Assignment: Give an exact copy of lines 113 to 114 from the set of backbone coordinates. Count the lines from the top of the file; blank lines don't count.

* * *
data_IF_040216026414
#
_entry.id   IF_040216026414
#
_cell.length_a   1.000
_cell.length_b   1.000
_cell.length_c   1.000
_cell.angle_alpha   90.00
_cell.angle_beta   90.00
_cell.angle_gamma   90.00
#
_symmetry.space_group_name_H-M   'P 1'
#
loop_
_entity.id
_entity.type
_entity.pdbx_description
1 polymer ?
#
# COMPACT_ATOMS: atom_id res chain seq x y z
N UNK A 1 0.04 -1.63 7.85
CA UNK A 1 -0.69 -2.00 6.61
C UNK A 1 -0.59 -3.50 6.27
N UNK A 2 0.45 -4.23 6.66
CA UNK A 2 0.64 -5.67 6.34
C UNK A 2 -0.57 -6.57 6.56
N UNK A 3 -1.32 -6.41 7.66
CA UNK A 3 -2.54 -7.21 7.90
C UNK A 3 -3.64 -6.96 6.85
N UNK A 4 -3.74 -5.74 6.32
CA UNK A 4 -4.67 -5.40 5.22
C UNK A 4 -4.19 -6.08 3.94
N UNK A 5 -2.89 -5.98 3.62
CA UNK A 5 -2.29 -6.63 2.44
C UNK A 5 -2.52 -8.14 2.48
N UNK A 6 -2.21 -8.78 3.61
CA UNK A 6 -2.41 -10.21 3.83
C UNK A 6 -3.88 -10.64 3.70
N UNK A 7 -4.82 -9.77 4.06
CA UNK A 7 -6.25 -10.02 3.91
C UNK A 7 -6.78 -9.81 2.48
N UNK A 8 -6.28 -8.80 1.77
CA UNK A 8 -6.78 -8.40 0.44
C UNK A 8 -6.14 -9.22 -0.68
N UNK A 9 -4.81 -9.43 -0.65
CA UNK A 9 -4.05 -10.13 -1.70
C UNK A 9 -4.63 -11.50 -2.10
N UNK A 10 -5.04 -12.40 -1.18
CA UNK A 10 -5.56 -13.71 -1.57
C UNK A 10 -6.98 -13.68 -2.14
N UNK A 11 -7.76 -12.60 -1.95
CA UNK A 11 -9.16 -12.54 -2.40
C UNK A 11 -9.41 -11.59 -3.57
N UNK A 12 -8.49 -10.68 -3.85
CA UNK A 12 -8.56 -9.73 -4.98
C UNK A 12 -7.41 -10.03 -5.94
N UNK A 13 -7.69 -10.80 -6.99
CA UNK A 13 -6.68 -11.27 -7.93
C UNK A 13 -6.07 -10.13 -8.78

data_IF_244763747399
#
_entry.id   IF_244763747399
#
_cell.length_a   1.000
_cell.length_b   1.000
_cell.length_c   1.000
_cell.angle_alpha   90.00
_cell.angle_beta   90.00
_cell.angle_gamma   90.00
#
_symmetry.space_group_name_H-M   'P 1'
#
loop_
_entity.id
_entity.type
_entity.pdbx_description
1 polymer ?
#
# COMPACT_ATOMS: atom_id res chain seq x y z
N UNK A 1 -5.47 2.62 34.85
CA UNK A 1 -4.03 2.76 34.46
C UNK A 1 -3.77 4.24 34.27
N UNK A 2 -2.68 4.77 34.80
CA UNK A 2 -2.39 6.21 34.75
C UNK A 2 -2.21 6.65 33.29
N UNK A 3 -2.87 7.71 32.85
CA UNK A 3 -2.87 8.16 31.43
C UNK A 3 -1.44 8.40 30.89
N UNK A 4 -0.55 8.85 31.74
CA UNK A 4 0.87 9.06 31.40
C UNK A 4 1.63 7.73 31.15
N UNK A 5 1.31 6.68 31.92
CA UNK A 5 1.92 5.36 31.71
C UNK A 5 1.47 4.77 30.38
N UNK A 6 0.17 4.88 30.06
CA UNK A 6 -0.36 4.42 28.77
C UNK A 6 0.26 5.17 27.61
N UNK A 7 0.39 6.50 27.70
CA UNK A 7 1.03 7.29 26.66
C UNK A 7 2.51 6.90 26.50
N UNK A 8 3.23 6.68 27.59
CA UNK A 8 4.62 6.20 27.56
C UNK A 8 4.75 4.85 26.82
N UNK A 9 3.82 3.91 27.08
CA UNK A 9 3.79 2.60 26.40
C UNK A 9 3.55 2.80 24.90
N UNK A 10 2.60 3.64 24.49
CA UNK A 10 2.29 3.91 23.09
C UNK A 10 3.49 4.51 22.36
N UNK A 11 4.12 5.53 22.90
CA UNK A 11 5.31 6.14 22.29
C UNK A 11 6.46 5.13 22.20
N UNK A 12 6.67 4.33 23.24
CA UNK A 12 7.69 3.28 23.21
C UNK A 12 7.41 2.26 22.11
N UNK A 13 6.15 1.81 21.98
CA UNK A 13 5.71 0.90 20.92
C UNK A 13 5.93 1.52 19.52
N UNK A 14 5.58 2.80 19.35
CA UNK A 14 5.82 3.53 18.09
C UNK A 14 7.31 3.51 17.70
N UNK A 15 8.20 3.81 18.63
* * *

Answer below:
N UNK A 12 6.67 4.33 23.24
CA UNK A 12 7.69 3.28 23.21